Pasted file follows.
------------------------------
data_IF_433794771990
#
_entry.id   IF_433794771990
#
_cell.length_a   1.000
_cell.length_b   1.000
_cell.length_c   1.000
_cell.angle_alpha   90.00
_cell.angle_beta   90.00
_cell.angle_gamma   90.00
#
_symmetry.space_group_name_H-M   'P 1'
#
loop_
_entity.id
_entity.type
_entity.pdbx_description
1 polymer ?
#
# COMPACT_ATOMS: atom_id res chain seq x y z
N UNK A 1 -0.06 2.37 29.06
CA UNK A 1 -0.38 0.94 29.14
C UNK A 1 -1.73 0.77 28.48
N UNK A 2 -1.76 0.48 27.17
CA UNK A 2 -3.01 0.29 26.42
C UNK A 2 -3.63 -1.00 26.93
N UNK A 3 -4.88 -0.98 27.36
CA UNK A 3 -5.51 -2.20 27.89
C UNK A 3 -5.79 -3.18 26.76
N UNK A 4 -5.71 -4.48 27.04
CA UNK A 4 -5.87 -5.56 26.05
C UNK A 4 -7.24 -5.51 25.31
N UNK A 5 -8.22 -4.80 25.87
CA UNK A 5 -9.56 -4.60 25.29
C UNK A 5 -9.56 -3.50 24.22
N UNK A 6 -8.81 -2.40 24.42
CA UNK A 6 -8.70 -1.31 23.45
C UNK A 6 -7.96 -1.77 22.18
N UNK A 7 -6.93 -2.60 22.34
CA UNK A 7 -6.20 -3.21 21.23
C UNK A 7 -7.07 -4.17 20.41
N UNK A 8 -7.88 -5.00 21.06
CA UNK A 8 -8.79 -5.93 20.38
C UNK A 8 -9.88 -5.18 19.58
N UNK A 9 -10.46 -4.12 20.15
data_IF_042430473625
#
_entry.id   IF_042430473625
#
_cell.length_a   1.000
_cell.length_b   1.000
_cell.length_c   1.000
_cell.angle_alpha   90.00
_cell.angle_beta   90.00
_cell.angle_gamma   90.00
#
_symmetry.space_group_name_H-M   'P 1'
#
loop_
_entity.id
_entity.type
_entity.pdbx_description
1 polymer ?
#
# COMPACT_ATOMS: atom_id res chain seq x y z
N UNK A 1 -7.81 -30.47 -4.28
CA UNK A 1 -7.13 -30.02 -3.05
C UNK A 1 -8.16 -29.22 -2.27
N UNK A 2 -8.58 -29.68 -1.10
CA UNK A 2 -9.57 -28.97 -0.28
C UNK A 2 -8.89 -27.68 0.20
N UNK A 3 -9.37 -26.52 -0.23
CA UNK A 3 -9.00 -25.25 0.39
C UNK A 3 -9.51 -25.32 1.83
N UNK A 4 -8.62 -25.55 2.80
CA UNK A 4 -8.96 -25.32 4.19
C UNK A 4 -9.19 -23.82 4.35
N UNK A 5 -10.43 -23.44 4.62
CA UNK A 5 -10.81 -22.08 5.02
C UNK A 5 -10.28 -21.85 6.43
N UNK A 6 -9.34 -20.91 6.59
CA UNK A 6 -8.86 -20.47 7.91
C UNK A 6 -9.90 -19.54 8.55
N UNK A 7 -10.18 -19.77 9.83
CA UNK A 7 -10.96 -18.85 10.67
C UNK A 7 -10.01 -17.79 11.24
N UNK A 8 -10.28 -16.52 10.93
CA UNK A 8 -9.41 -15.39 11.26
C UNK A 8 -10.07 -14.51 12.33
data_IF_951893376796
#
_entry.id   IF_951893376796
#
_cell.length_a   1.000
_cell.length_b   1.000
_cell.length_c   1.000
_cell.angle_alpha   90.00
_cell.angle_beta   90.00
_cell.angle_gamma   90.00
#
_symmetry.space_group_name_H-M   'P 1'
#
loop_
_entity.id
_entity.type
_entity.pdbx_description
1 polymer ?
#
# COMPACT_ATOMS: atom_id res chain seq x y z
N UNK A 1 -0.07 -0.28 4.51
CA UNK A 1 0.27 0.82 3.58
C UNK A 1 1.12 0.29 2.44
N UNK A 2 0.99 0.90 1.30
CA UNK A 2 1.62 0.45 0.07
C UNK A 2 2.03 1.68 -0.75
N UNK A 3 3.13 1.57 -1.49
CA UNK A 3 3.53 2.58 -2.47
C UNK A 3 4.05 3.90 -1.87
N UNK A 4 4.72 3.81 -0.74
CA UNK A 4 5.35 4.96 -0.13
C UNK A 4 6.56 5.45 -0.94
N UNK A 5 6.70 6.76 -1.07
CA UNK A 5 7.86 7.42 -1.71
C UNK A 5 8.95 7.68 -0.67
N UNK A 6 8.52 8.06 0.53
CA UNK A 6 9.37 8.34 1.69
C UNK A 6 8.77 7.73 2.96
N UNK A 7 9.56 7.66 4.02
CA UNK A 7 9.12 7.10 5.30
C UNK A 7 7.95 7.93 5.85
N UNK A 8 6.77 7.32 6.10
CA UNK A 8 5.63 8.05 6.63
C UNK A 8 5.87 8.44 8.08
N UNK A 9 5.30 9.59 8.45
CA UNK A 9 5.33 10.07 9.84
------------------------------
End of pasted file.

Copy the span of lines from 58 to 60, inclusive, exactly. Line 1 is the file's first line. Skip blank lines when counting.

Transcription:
#
loop_
_entity.id